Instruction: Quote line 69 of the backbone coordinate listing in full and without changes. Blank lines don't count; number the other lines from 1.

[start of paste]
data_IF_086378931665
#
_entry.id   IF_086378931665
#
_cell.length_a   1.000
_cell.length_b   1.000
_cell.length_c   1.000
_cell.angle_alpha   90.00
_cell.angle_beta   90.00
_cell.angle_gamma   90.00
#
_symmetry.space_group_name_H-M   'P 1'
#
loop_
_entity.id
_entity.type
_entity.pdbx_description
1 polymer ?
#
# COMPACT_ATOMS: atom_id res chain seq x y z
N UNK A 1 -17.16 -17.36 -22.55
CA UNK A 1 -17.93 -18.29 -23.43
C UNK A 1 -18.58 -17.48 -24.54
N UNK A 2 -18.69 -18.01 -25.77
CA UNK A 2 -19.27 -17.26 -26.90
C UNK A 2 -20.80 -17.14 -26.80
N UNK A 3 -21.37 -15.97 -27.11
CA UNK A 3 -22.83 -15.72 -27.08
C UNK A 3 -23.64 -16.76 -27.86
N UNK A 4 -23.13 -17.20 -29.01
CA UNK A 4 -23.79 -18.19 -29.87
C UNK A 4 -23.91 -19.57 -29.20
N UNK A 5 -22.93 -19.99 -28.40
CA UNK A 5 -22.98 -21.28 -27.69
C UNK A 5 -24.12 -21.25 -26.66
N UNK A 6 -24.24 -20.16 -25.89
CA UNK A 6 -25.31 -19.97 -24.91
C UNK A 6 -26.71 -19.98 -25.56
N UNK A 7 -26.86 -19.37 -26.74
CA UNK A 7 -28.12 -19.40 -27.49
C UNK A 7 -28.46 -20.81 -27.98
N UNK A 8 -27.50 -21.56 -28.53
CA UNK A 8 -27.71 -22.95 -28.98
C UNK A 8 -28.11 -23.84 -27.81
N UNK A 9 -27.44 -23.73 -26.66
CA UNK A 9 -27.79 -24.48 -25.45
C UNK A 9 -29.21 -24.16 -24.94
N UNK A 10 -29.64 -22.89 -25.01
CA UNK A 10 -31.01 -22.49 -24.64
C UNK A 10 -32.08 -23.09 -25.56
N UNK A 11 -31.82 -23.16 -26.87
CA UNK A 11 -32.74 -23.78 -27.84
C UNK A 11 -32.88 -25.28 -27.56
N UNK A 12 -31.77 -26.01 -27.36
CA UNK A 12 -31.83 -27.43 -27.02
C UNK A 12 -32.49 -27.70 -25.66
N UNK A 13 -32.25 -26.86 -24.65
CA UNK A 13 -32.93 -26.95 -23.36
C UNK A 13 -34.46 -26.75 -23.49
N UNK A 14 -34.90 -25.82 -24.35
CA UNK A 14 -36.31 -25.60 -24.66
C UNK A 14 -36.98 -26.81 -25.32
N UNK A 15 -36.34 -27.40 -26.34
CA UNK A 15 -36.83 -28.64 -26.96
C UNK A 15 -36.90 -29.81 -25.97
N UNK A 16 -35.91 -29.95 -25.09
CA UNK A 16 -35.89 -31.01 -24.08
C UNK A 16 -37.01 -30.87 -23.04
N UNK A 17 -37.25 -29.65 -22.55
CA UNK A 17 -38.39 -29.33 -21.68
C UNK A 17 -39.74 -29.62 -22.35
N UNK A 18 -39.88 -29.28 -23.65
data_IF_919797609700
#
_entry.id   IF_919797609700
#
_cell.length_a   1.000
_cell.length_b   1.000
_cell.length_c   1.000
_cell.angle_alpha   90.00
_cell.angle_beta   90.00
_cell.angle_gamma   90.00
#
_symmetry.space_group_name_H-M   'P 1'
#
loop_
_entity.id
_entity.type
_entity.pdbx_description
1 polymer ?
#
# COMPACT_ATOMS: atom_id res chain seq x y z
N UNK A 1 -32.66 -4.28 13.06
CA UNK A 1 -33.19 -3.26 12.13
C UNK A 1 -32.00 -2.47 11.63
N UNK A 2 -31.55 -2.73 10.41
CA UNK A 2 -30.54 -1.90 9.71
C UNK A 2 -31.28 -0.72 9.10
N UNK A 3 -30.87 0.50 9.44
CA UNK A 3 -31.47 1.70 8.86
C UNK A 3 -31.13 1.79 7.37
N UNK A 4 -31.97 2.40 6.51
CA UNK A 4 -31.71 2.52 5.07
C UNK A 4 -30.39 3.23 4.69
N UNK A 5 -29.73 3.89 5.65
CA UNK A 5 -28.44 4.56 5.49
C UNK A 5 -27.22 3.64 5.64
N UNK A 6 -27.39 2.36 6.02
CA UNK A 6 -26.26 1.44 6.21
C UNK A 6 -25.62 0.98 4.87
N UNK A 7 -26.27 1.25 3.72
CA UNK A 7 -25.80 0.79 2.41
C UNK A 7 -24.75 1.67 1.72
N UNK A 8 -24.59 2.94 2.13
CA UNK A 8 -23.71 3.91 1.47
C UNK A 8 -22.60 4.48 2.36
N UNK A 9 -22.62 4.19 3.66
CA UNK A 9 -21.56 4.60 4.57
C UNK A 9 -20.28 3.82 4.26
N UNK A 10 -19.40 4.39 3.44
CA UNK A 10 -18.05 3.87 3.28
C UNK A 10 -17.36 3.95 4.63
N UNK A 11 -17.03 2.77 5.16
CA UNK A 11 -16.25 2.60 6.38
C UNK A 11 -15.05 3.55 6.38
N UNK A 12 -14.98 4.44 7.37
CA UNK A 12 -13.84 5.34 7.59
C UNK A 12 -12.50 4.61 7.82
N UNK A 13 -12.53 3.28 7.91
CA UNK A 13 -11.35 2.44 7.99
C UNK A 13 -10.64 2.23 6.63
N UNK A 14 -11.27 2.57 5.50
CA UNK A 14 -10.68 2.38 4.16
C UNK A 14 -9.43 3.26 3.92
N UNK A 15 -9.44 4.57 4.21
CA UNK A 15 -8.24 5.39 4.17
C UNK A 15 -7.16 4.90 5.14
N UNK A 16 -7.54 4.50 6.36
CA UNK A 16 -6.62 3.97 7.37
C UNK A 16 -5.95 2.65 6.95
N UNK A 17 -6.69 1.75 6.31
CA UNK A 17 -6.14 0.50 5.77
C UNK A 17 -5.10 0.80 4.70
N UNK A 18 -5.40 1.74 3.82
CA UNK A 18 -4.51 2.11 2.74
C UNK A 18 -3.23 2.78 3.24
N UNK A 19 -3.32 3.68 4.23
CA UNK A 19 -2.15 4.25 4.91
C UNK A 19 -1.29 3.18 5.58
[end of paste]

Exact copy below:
N UNK A 17 -37.25 -29.65 -22.55